Interviewer: So, that’s what blood is all about. Now, you’re here in Westley today to collect blood. Can you tell us where and when we can donate?
Matthew: Of course! We’re set up here today, that’s Wednesday, and for the next two days at Westley General Hospital at the Outpatients Department (Q18). Come along between 9am and 4.30pm (Q19) and we’ll be able to deal with you within one hour. And let me tell you a few things that will calm your fears about giving blood. Aside from a brief needle prick, it doesn’t hurt to give blood. Your body will replace the blood you donate within days of your donation. And finally you can’t catch AIDS, hepatitis or any other disease by giving blood. And of course, you get a cup of tea and a biscuit afterward .
Interviewer: And can anyone give blood?
Matthew: Almost everyone. Donors must be in generally good health, be at least 17 years of age (Q20), weigh no less than 110 pounds, have not received a tattoo within the past year and not have donated whole blood within the past 56 days. We screen donors with a series of questions before we take the blood so, if you’re unsure, come down and we’ll let you know. Please come down and see us. Remember, if you can donate one pint of blood, this can save up to three lives.
Interviewer: Well, thanks Matthew. I for one will definitely be going down to Westley General to donate.
Jim Hello there. Do you work in the computer room? Yes, I do. Can I help you?
Jim Well, I’m a first year and I know that I’ll need to use the computer room for my work as I don’t have a computer of my own. So, I thought I’d get down here and see what I have to do in order to get time on one of the university’s computers.
Dave OK. There are 4 computer labs open to undergraduates. The others can only be used by the staff (Q21) and postgraduates. The names of the 4 labs that you can use are Wimborne, Franklin, Salisbury and Court. Wimborne and Court are in this building, the Johnson building, Franklin is in the Computer Sciences building and Salisbury is in the library. (Q22)
Jim So I can use them whenever I like?
Dave Well, you can use them but not whenever you like. As you can imagine they’re in quite a lot of demand so you have to reserve your time on a computer. In each of the labs there is a reservation book and you can reserve your time on a computer in that for 2 hours daily (Q23). If a computer is free though you can go on it straight away. It’s quite straightforward but be sure to always write your name in the reservation book in pen (Q24) or someone can rub it out and put their name in instead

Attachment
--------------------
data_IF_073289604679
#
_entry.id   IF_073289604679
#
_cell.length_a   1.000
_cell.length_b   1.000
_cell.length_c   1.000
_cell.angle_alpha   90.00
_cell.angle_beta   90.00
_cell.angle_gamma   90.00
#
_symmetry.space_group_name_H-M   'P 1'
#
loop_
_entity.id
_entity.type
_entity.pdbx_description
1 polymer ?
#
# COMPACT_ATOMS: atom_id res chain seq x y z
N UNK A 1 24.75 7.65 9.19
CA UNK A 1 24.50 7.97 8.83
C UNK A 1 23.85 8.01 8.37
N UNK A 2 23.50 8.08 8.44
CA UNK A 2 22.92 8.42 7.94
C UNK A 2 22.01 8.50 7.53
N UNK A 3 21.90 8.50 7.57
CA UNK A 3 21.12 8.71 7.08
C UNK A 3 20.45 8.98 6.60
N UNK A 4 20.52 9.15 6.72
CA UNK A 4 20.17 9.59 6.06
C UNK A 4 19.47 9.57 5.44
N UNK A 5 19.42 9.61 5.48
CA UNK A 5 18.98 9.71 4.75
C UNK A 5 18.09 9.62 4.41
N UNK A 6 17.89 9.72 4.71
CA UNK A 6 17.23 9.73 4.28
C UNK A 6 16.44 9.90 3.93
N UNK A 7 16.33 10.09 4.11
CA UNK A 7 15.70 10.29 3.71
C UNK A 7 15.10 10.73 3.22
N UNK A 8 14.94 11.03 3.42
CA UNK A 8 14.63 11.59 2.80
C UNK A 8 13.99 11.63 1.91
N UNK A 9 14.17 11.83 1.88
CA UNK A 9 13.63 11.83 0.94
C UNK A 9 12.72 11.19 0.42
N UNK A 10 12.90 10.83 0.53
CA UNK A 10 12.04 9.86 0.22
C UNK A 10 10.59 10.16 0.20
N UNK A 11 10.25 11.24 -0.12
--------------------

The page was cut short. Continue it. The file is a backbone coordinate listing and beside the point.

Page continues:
Jim Oh my God! Does that really happen?
Dave I’m afraid so. And far more often than you would think. When people are stressed about their assignments they’d, they’ll do anything to get some time on the computers. Better not try it yourself though or you’ll be banned from the computers for the rest of the academic year and your password and user name will be taken away.
Jim That reminds me. I’ve got to get a user name and password . How do I go about that then?
Dave Well, what I’ll do is pass you over to my colleague, Jane, as she’s in charge of all that. Jane!
Jane Yes Dave.
Dave I’ve got a new student here wanting to find out about user names and passwords. Can you help him out with that?
Jane Yeah sure. Hi there.
Jane Well, it’s a straightforward process. First of all tell me your name and I’ll type it into the system.
Jim James Smith.
Jane Right, let me do that. You see all students are automatically given a user name and then they just choose a password themselves. OK. So, your user name is James smith – – that’s all small case. That means there must be more than one of you at the university at the moment. Well, what do you want your password to be? (Q25)
Jim I think I’ll choose biology (Q25), as that’s the subject that I’m studying though my girlfriend Mary will be upset that it’s not her name I’m using.
Jane Well, that’s all done. You can now use any of the four undergraduate computer labs.
Jim By the way, can I print out stuff at the labs?
Jane Yes you can but sometimes it’s not quick. When you print it goes into a queue and it will be left in a tray in Franklin (Q26), as that’s where all the main printers are. The good bit is that, although last year it cost 3 pence per page, now it doesn’t cost you anything. (Q27)
Jim I don’t really know much about computing. Is there any training available?
Jane Yes. We have introductory courses for all new students. There is beginner, intermediate and advanced. Which would you like to go for?
Jim Well, I have done some but I don’t know if I’m up to anything more than beginner (Q28). I’d better stick with that. intermediate could be too tough.
Jane Well your course is in Franklin then (Q29). We’re in Court now. You know where that is?
Jim That’s in this building too, isn’t it?
Jane No that’s Wimborne you’re thinking about. Franklin’s over in the Computer Sciences Building. Anything else?
Jim I don’t know what time the course starts.
Jane Let’s have a look then. Advanced starts at 4:30 in the afternoon on Mondays but yours is the day after at 5 in the afternoon. (Q30)
Jim Are there any other times as I’ve got a part time job then.
Jane Yes. You could try Thursday at 2.00 pm. How’s that?
Jim Even worse as I’ve a tutorial then. Anything else?
Jane No. That’s it.
Jim I’ll have to rearrange work then. I can’t miss the tutorial.